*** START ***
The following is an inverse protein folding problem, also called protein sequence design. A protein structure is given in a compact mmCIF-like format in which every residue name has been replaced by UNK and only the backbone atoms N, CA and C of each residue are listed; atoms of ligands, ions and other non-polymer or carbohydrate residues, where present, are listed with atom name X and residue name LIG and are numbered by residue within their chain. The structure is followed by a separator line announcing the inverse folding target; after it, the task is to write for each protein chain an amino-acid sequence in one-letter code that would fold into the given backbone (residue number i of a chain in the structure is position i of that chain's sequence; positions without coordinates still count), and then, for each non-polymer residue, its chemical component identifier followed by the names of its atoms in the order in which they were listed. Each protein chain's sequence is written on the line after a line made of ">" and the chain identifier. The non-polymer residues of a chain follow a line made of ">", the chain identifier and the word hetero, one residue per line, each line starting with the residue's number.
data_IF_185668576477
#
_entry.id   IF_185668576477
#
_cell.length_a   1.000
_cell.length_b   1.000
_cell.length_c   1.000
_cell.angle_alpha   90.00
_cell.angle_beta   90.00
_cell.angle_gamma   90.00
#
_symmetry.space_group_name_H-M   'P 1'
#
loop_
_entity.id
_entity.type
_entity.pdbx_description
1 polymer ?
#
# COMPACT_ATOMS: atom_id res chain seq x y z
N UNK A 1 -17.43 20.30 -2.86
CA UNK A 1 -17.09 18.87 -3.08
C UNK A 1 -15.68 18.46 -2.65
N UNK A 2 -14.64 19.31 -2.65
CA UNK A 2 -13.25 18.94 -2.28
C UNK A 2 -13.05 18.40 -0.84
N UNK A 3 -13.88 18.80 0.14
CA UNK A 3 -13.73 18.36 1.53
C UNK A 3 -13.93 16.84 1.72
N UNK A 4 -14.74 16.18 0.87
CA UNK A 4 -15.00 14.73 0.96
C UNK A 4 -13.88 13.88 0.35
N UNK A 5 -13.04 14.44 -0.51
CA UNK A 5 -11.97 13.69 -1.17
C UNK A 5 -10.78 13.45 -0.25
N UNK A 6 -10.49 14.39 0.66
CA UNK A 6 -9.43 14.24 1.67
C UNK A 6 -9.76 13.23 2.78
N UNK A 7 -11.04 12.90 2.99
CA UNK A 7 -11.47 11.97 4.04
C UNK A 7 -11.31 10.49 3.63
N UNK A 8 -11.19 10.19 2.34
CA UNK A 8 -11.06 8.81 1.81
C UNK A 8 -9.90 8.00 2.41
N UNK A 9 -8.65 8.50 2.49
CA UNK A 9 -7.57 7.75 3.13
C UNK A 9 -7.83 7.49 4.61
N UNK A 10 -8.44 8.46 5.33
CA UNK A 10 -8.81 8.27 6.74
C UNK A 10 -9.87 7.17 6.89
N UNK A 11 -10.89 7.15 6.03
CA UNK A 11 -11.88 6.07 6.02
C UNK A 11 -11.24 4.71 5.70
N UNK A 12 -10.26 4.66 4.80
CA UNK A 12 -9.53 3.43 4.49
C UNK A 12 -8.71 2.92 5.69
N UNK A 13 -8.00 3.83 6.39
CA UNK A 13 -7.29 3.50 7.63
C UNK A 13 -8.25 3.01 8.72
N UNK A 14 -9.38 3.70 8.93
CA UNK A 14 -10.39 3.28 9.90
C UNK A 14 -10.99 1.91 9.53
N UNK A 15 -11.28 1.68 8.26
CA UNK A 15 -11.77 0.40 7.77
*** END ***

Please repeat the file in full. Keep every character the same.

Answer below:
The following is an inverse protein folding problem, also called protein sequence design. A protein structure is given in a compact mmCIF-like format in which every residue name has been replaced by UNK and only the backbone atoms N, CA and C of each residue are listed; atoms of ligands, ions and other non-polymer or carbohydrate residues, where present, are listed with atom name X and residue name LIG and are numbered by residue within their chain. The structure is followed by a separator line announcing the inverse folding target; after it, the task is to write for each protein chain an amino-acid sequence in one-letter code that would fold into the given backbone (residue number i of a chain in the structure is position i of that chain's sequence; positions without coordinates still count), and then, for each non-polymer residue, its chemical component identifier followed by the names of its atoms in the order in which they were listed. Each protein chain's sequence is written on the line after a line made of ">" and the chain identifier. The non-polymer residues of a chain follow a line made of ">", the chain identifier and the word hetero, one residue per line, each line starting with the residue's number.
data_IF_185668576477
#
_entry.id   IF_185668576477
#
_cell.length_a   1.000
_cell.length_b   1.000
_cell.length_c   1.000
_cell.angle_alpha   90.00
_cell.angle_beta   90.00
_cell.angle_gamma   90.00
#
_symmetry.space_group_name_H-M   'P 1'
#
loop_
_entity.id
_entity.type
_entity.pdbx_description
1 polymer ?
#
# COMPACT_ATOMS: atom_id res chain seq x y z
N UNK A 1 -17.43 20.30 -2.86
CA UNK A 1 -17.09 18.87 -3.08
C UNK A 1 -15.68 18.46 -2.65
N UNK A 2 -14.64 19.31 -2.65
CA UNK A 2 -13.25 18.94 -2.28
C UNK A 2 -13.05 18.40 -0.84
N UNK A 3 -13.88 18.80 0.14
CA UNK A 3 -13.73 18.36 1.53
C UNK A 3 -13.93 16.84 1.72
N UNK A 4 -14.74 16.18 0.87
CA UNK A 4 -15.00 14.73 0.96
C UNK A 4 -13.88 13.88 0.35
N UNK A 5 -13.04 14.44 -0.51
CA UNK A 5 -11.97 13.69 -1.17
C UNK A 5 -10.78 13.45 -0.25
N UNK A 6 -10.49 14.39 0.66
CA UNK A 6 -9.43 14.24 1.67
C UNK A 6 -9.76 13.23 2.78
N UNK A 7 -11.04 12.90 2.99
CA UNK A 7 -11.47 11.97 4.04
C UNK A 7 -11.31 10.49 3.63
N UNK A 8 -11.19 10.19 2.34
CA UNK A 8 -11.06 8.81 1.81
C UNK A 8 -9.90 8.00 2.41
N UNK A 9 -8.65 8.50 2.49
CA UNK A 9 -7.57 7.75 3.13
C UNK A 9 -7.83 7.49 4.61
N UNK A 10 -8.44 8.46 5.33
CA UNK A 10 -8.81 8.27 6.74
C UNK A 10 -9.87 7.17 6.89
N UNK A 11 -10.89 7.15 6.03
CA UNK A 11 -11.88 6.07 6.02
C UNK A 11 -11.24 4.71 5.70
N UNK A 12 -10.26 4.66 4.80
CA UNK A 12 -9.53 3.43 4.49
C UNK A 12 -8.71 2.92 5.69
N UNK A 13 -8.00 3.83 6.39
CA UNK A 13 -7.29 3.50 7.63
C UNK A 13 -8.25 3.01 8.72
N UNK A 14 -9.38 3.70 8.93
CA UNK A 14 -10.39 3.28 9.90
C UNK A 14 -10.99 1.91 9.53
N UNK A 15 -11.28 1.68 8.26
CA UNK A 15 -11.77 0.40 7.77